Tuesday, November 2, 2010

Language as A Verbal Instrument

Designing and Implementing e-Government Strategy

Area Of Presentation
ž  The Organon Model
ž  The Cooperative Pinciple
ž  Politeness Strategy

The Organon Model
ž  Karl Buhler (1934): A sound can only qualify as a linguistic sign if a three-fold relationship exists connecting the sound to a sender, receiver, and an object that is being referred to.
ž  Linguistic sign (S) has three functions simultaneously:
a.       As a symptom
b.      As a symbol
c.       As a signal
Have you ever heard that strange story about the drunk who decided to play barber and cut off his friend’s ear?
ž  The symptom aspect:  strange (the speaker’s opinion)
ž  The symbol aspect: the utterance is made to a story
ž  The signal aspect: the question is an appeal to a listener
Language is a two-way instrument, an instrument for a speaker and listener or a writer and a reader.
Otto Jepersen in the introduction to Philosophy of Grammar (1924):
The essence of language is a human activity – activity on the part of one individual to make himself understood by another, and activity on the part of that other to understand what was in the mind of the first.

The Cooperative Principle
A speaker’s words often convey more than the literal meaning of the words uttered. The example from Logic and Conversation (1975) by Herbert Grice:
A and B are talking about mutual friend, C, who is now working in a bank. A asks B how C is getting on in his job, and B replies, oh quite well, I think; he likes collagues and he hasn’t been to prison yet.
The cooperative principle: make your conversational contribution such as is required, at the stage at which is occurs, by the accepted purpose or direction of the speech exchange in which you are engaged (Herbert Grice).
Basic Rules or maxims by Herbert Grice:
    1. Maxims of quantity
                                                                              1)            Make your contribution as informative as required.
                                                                              2)            Do not make your contribution more informative than is required.
    1. Maxims of quality
                        Supermaxims: Try to make your contribution one that is true.
1)      Do not say what you believe to be false.
2)      Do not say that for which you lack adequate evidence.        
                         III.            Maxims of relevance
1)      Be relevant.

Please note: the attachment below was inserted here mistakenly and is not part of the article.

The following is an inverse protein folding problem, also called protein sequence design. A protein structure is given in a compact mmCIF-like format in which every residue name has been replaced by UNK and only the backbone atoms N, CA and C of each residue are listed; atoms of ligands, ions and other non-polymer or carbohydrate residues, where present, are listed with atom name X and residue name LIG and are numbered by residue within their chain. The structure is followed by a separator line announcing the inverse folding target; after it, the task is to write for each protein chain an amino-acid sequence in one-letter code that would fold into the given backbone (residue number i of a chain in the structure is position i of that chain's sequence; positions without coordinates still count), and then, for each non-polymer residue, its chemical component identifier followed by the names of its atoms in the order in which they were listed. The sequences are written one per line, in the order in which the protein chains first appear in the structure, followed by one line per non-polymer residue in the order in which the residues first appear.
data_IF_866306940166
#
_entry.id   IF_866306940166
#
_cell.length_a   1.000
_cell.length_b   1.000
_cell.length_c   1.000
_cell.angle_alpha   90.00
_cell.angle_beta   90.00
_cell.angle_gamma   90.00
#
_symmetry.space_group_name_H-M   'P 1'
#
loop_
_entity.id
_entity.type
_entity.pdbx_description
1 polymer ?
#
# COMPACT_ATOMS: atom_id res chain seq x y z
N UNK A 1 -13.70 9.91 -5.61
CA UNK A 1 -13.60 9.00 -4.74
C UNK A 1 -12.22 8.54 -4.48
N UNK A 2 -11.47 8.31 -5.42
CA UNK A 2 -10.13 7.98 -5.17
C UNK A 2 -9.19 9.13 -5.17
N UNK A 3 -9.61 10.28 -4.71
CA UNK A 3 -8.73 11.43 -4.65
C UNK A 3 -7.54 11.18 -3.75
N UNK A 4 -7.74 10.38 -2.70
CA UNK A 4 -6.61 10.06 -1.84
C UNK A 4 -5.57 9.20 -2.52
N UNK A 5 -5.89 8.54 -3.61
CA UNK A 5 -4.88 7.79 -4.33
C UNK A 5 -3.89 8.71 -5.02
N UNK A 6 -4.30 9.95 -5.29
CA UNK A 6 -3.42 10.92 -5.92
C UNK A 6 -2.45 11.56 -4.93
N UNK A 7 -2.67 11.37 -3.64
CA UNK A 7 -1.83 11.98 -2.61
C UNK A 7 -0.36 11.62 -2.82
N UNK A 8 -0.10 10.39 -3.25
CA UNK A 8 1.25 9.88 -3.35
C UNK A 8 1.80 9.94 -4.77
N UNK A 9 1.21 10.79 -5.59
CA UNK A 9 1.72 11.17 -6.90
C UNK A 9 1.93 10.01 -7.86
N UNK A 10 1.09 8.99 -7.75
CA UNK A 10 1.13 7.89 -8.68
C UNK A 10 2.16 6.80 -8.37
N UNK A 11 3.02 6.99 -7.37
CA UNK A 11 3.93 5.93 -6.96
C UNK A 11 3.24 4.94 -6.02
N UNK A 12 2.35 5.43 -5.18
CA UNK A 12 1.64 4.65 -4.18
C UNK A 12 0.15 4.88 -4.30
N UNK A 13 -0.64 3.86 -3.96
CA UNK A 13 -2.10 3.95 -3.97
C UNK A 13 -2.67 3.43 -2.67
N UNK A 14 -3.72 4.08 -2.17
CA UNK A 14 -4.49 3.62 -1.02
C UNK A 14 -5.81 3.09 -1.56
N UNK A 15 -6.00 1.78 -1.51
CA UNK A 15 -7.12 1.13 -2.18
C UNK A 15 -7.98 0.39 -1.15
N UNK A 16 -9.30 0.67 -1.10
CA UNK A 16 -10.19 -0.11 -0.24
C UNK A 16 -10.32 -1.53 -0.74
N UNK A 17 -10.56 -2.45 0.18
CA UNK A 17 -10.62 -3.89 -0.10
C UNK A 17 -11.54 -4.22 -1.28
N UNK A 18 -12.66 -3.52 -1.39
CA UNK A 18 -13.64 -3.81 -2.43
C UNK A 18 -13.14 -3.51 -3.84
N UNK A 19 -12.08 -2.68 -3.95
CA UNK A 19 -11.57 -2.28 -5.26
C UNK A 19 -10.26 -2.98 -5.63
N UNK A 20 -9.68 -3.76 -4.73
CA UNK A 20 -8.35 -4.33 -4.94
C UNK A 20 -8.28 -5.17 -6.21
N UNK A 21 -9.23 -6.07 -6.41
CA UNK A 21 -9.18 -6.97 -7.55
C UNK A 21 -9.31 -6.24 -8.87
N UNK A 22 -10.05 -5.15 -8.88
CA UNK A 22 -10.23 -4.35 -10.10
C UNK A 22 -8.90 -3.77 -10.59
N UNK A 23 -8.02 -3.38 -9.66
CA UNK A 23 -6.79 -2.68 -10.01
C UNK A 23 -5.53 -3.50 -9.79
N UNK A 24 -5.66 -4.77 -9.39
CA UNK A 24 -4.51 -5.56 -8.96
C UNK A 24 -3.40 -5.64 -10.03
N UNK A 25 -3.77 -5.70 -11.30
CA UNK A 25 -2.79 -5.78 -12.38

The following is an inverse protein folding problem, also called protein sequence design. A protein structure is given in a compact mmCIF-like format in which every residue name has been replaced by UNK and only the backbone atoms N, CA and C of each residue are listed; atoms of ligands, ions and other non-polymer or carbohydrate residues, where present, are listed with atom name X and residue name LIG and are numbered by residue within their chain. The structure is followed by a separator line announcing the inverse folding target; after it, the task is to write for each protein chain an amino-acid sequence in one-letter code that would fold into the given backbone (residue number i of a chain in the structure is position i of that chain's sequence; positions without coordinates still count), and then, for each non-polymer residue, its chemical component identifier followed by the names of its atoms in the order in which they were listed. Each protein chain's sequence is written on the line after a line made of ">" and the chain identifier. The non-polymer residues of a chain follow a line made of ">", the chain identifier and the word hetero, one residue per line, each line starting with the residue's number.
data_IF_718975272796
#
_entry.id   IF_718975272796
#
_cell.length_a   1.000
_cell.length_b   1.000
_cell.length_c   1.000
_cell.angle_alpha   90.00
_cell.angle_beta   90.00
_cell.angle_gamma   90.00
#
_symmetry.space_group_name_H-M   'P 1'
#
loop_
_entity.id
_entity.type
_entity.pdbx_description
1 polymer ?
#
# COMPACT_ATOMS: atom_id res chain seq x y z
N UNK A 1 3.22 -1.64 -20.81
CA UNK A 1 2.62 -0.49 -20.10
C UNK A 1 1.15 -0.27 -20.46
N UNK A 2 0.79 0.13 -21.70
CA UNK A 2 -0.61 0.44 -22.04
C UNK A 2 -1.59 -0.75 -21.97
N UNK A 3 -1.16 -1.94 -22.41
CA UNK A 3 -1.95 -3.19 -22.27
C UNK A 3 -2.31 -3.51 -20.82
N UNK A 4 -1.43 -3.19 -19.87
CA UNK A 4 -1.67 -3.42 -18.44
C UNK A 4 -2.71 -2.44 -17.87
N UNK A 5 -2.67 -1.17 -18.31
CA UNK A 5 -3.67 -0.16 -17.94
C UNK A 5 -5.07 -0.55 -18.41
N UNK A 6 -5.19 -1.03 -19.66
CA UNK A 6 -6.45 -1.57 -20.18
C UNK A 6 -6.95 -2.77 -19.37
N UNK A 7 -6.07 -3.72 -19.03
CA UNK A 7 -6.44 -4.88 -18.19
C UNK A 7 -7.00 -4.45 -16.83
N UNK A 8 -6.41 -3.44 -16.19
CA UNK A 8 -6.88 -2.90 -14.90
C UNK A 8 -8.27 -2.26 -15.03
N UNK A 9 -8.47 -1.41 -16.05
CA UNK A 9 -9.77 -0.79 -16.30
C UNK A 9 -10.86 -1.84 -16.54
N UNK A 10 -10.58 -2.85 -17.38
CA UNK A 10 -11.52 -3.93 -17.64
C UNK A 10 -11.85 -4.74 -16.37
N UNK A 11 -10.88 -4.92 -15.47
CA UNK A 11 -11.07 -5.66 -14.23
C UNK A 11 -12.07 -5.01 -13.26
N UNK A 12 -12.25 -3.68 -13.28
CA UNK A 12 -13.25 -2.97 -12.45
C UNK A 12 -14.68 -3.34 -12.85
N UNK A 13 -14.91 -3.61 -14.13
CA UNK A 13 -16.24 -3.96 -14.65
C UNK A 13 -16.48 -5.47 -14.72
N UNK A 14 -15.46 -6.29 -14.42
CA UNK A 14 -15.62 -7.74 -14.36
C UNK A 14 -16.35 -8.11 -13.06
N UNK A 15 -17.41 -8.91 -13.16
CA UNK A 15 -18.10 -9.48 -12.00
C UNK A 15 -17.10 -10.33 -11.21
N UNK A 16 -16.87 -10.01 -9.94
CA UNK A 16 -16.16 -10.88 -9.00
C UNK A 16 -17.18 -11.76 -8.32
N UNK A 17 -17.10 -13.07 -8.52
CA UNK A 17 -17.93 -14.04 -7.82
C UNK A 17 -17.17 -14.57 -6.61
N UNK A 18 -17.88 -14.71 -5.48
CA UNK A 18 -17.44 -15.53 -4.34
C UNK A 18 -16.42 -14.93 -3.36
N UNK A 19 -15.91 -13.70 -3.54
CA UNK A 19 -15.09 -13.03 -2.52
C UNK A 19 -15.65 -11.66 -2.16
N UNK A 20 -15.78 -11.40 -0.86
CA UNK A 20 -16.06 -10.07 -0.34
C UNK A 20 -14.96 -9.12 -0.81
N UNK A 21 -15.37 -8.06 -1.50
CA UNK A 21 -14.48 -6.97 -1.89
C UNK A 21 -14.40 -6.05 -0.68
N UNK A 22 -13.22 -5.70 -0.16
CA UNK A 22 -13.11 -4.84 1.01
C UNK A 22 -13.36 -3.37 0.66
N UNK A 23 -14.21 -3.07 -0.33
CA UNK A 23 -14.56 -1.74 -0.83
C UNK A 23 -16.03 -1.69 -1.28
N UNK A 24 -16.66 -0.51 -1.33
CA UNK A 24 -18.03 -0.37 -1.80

IV.                               Maxims of manner
            Supermaxims: Be perspicuous
1)      Avoid obscurity of expression.
2)      Avoid ambiguity
3)      Be brief
4)      Be orderly
A is standing by an obviously immobilized and is approached by B.
            A:        I am out of petrol.
            B:        There is a garage round the corner.

Politeness Strategy
The cooperative principle is valid for informative language use. Language users are not, however, always interested in the effective transfer of information. The following examples the speaker wants the addresee to close the door.
  1. Close the door (suffecient)
  2. There’s a draft (indirectly)
  3. Would you close the door? (polite)
  4. Would you be so kind as to close the door? (more polite)
Erving Goffman, concept of ‘face’ (1956): The need to be appreciated ‘positive face’. The need to not be disturbed ‘negative face’.
ž  ‘face threatening acts (FTAs): the actions which can form a threat to the other’s positive or negative face.
ž  ‘face work techniques’: reducing the violation to a minimum.
ž  ‘solidarity politeness’: face work that is aimed at positive face.
ž  ‘respect politeness’: face work that is aimed at negative face.
  1. We don’t understand why you bothered to apply.
  2. We have some doubts concerning your prior education.
A theory on the relationship between the intensity of the threat to face and linguistically realized politeness by Penelope Brown and Stephen Levinson (1978):
ž  The intensity of threat to face is a weight (W) that is linked (FTAs).
ž  A weight (W) is the sum of:
a)      The rate of impositon.
b)      The social distance.
c)      The power.
  May i borrow your car?
  May i borrow your pen?
  Excuse me, sir, would it be all right if i smoke?
  Mind if i smoke?
ž  Indirect request:
A:        (1) are you doing anything special tonight?
B:        (2) no, not really, why?
A:        (3) well, i wanted to ask if you would like to go out to dinner with me.
 B:       (4) i’d love to.
ž  The underlying structure:
1)      Pre-request
2)      ‘Go ahead’ reaction
3)      Request
4)      Consent

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